We stayed at the Adobe Inn, where we met a group of pottery seekers from the U.S.  that were here on a tour/vacation.  They invited us along on their tours over the next 2 days and we had Thanksgiving dinner served by the staff of the Inn.  Dave brought along a “plastic Turkey” and tableclothes for the occasion and 15 of us sat at the table waiting for TURKEY DINNER!!!!?!?!   Thanksgiving dinner was served and consisted of spaghetti noodles with tomato paste on top, stir*fry hamburger and Chili Rellenos (which was the good part)!  We did have pumpkin and apple pie for dessert tho (thanks to Sara and Peter who brought them from the U.S.).  So it did feel sorta like Thanksgiving day, with  a large family to share the day with, a wine toast to safe travels and a live Turkey that gobbled and fluffed his feathers for us earlier in the day!  We would like to thank Dave, Carolyn and everyone with them for the wonderful experience and for letting us tag along to view and learn about Mata Ortiz pottery (we really enjoyed getting to know everyone and hope to meet again someday at another one of your pottery gatherings or maybe a solar eclipse viewing)!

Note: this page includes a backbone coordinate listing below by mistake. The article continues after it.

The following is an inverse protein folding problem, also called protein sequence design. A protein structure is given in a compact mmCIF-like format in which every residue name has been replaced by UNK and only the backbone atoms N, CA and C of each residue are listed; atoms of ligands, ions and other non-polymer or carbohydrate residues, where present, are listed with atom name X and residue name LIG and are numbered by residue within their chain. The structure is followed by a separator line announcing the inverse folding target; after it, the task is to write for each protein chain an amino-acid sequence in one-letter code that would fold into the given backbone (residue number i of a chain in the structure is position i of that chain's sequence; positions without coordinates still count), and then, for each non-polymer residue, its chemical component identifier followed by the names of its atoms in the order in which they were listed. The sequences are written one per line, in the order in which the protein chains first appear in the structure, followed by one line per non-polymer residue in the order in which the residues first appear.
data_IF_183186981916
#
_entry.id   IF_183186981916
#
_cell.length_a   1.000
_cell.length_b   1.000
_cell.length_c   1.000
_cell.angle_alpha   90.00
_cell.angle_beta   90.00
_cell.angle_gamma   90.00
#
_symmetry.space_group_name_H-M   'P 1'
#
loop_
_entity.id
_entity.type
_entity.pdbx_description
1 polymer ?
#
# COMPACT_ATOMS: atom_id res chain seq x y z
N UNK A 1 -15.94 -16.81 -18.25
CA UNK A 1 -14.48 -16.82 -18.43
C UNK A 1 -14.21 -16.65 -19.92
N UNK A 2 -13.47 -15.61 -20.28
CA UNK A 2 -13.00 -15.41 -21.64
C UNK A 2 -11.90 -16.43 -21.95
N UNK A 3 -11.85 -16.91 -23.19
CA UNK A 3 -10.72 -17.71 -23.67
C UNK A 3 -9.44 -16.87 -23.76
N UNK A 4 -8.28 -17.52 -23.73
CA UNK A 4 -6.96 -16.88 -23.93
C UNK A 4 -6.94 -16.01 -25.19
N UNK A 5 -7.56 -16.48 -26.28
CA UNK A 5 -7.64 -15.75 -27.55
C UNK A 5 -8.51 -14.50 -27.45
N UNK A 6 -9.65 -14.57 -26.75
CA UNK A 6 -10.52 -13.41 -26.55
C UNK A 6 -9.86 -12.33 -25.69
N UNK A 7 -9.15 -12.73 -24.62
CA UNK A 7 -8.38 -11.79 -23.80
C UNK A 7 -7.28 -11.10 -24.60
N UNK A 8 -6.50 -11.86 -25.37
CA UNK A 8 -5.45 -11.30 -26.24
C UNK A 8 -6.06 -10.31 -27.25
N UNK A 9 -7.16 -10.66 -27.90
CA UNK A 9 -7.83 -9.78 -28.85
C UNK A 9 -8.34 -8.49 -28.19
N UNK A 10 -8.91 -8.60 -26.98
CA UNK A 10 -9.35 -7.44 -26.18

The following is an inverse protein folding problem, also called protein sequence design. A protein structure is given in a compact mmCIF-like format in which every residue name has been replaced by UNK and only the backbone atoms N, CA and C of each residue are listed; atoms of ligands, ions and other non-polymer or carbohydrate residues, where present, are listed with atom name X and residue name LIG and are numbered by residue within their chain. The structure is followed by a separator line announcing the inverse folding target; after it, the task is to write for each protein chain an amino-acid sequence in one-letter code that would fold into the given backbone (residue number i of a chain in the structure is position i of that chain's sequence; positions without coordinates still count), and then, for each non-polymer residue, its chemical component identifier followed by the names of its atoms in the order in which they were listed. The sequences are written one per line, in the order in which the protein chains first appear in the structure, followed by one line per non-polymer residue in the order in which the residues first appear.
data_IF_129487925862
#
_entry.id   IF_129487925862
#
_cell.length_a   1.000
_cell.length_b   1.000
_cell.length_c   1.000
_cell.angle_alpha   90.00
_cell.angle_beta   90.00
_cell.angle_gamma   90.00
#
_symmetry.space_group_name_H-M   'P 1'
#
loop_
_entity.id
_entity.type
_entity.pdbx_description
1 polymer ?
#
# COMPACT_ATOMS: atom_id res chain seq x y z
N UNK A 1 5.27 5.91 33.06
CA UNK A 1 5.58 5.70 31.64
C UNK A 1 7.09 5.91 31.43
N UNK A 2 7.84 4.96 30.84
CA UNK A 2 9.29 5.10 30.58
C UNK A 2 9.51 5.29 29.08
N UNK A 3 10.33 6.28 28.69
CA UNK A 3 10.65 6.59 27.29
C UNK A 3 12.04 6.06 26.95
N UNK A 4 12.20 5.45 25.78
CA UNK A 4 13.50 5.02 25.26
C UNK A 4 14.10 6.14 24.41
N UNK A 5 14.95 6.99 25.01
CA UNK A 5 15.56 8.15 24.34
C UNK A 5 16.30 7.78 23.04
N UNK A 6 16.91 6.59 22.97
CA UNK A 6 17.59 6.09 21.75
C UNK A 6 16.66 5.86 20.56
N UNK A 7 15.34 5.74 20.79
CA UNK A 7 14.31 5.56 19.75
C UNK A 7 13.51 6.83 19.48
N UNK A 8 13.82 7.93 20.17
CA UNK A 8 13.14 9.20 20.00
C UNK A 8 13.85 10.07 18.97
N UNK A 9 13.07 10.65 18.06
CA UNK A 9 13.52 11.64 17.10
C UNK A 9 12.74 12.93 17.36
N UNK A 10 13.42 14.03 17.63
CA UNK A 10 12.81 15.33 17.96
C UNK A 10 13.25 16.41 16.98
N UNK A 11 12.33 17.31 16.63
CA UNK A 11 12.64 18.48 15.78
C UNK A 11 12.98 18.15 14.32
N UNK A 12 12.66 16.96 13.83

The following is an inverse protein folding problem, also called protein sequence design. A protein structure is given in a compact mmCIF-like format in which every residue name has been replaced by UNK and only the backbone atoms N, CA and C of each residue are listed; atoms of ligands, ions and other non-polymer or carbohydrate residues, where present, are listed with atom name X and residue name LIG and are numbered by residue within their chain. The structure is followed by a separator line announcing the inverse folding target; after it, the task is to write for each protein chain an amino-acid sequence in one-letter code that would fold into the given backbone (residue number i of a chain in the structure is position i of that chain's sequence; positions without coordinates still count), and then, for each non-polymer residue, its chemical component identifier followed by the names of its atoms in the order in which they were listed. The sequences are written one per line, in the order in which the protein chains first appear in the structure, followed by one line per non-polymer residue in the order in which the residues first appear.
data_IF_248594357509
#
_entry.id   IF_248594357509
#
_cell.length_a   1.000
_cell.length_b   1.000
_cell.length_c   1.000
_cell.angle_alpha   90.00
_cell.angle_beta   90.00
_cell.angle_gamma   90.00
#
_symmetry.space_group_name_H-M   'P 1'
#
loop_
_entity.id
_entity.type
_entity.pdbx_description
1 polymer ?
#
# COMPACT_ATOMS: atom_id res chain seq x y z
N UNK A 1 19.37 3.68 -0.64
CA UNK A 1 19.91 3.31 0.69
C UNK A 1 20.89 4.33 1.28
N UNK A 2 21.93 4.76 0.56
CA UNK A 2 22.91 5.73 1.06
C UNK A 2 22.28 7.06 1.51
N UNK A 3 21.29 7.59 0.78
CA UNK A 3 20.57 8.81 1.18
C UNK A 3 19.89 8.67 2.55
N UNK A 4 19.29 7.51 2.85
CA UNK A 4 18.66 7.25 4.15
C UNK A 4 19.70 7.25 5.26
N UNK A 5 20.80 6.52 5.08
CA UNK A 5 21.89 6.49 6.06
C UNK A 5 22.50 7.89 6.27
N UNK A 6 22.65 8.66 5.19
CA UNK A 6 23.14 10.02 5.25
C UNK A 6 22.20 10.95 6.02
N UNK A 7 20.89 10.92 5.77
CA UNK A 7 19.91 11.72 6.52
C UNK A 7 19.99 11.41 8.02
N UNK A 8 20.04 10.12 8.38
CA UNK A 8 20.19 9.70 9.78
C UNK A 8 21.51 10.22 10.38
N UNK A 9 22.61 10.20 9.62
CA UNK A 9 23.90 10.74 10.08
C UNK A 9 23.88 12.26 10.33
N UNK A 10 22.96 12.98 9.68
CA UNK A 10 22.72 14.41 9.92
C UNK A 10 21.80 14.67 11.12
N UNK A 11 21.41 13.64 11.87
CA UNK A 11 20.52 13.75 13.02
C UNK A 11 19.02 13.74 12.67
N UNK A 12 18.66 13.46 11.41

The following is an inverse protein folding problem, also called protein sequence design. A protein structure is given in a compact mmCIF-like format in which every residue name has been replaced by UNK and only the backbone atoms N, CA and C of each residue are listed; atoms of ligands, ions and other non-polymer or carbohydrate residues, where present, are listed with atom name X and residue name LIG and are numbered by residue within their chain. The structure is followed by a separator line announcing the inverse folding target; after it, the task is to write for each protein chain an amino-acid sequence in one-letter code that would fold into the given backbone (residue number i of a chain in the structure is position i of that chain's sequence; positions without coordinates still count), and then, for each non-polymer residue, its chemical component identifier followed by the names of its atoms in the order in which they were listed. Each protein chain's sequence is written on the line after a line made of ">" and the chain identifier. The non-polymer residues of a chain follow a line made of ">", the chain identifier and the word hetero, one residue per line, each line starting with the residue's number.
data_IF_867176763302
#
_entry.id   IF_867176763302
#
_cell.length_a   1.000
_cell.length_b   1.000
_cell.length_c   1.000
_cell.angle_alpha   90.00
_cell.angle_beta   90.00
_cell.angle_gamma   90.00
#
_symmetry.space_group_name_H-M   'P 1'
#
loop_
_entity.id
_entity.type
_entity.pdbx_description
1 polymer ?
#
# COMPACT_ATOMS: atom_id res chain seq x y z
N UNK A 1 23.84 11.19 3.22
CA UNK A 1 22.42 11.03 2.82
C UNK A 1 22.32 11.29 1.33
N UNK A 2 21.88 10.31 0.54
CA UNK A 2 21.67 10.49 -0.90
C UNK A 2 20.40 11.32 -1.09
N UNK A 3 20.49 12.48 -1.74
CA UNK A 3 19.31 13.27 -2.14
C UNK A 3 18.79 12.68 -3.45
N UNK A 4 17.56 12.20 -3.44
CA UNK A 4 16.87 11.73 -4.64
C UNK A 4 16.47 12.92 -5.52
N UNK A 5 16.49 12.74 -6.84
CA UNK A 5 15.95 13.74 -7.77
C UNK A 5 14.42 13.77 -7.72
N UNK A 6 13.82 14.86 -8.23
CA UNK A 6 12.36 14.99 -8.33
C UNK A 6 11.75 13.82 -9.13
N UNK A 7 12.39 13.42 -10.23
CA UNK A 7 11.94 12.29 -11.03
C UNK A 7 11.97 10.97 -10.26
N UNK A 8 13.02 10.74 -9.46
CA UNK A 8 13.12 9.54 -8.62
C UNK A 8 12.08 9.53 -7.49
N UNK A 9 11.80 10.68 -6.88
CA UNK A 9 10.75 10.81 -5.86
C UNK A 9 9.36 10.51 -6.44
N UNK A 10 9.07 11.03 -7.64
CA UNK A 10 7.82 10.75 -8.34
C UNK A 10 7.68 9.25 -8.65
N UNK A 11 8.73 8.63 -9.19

We enjoyed ourselves so much and met such great people, that we had a hard time prying ourselves away from the area.  So, the day after Thanksgiving, bucking a strong head wind that kept blowing clouds of dust at us, we made our way along rough dirt roads up into the mountains and headed south.  When we got into the forested area, we were able to dodge logging trucks, chase wild turkeys, see log cabins (we had been told of log cabins in the mountains of Mexico, but didn’t beleive it until we came across the first one!) and encountered wonderfully friendly local people.  (We’re working on our Spanish, so there’s lots of pantomining, but most people are very patient and helpful!)